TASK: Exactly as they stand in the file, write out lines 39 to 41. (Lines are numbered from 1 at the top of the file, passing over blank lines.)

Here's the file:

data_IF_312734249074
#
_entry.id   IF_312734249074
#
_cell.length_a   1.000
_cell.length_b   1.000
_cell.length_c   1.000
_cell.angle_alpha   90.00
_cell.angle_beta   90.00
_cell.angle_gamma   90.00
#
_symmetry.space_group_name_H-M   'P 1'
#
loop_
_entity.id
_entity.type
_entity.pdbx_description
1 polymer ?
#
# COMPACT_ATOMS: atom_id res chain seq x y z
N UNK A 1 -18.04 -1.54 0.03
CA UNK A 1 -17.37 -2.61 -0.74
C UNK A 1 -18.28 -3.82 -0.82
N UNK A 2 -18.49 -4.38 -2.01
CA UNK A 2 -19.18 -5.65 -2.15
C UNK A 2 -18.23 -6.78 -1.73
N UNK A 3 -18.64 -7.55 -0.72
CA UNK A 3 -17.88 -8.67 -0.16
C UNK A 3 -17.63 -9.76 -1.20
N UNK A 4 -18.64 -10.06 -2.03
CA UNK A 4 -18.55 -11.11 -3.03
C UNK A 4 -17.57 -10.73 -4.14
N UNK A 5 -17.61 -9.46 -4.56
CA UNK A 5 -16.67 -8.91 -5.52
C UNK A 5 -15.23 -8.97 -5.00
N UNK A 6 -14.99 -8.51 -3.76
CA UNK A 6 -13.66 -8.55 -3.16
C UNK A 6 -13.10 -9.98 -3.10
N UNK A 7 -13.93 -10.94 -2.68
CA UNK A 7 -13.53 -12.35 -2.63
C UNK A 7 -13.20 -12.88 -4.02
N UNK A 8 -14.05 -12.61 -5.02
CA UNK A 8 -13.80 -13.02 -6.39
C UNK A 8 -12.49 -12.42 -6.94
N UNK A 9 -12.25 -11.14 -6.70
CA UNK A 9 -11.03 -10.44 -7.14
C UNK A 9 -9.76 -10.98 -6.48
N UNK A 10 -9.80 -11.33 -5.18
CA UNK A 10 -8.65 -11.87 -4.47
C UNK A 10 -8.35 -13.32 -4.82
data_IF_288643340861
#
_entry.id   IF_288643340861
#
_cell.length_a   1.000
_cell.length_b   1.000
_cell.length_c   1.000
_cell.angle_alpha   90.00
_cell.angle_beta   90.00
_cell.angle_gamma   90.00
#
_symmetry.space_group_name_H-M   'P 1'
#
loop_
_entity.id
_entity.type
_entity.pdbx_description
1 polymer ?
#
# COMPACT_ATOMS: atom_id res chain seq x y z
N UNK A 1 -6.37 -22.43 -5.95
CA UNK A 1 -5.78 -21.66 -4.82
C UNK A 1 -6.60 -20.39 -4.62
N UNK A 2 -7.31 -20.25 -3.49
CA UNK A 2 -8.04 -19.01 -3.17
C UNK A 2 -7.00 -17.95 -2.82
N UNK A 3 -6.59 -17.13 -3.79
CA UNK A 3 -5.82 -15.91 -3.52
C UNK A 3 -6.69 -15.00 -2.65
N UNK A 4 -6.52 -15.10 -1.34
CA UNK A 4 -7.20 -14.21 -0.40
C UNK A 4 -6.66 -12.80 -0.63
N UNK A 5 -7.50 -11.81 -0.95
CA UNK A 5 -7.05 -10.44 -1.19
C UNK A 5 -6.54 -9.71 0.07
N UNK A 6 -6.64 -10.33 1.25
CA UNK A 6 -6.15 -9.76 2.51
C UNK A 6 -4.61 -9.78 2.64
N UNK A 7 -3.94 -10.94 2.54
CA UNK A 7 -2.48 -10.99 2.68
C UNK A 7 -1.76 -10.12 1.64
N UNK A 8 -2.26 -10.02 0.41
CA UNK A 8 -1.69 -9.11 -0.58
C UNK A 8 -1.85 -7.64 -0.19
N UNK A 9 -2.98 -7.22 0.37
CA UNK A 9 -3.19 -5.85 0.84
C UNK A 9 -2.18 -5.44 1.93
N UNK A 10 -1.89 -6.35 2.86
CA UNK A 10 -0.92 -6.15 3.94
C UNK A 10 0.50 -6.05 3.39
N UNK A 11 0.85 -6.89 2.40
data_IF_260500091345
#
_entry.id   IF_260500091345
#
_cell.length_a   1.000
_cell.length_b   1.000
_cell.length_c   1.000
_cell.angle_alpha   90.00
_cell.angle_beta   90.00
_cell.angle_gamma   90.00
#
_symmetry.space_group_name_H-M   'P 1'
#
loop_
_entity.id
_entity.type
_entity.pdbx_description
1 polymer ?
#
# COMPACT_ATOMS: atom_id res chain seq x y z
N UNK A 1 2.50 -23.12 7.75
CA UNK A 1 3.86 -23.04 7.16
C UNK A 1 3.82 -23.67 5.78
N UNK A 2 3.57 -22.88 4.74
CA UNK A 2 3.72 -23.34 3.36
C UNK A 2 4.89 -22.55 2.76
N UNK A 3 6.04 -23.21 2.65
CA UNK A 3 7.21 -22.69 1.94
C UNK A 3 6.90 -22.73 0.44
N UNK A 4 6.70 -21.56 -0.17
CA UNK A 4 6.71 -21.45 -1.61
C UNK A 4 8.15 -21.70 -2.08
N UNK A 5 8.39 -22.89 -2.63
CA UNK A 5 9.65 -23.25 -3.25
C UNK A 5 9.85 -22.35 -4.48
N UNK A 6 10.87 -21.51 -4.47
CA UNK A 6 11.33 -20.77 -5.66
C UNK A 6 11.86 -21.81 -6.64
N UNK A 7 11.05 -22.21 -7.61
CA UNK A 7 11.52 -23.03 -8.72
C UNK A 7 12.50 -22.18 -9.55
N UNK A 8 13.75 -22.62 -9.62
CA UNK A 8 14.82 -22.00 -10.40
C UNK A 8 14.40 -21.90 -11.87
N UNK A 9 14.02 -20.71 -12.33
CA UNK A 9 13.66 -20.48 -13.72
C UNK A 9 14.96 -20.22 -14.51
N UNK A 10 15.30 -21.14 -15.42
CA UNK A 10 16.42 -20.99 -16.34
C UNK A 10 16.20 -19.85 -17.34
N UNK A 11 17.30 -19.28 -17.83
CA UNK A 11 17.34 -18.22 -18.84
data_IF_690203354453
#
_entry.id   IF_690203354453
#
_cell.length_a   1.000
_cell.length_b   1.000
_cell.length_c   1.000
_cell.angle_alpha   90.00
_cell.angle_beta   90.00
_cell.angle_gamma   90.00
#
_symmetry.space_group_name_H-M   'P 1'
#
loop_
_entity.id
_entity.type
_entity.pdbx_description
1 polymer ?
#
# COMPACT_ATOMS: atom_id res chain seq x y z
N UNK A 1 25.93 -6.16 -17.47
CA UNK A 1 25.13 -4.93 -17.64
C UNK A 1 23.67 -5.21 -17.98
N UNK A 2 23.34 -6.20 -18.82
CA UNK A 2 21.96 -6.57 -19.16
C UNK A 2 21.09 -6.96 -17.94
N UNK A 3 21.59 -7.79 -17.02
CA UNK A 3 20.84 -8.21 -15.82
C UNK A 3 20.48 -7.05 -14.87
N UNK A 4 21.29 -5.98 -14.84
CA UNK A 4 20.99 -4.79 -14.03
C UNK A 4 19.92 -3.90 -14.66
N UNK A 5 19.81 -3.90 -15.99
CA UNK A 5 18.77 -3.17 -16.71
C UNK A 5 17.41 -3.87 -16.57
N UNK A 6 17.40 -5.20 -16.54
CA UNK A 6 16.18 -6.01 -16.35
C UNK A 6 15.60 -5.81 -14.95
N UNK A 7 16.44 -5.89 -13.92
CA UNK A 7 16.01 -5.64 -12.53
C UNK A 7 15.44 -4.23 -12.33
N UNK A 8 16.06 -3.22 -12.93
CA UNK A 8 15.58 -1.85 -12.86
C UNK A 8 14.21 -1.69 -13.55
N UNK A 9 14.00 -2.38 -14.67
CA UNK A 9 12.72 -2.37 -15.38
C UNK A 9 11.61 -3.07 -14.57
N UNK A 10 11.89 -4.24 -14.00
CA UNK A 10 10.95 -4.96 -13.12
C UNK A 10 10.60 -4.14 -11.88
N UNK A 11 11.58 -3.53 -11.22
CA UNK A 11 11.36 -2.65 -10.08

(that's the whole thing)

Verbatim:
N UNK A 7 -13.93 -10.94 -2.68
CA UNK A 7 -13.53 -12.35 -2.63
C UNK A 7 -13.20 -12.88 -4.02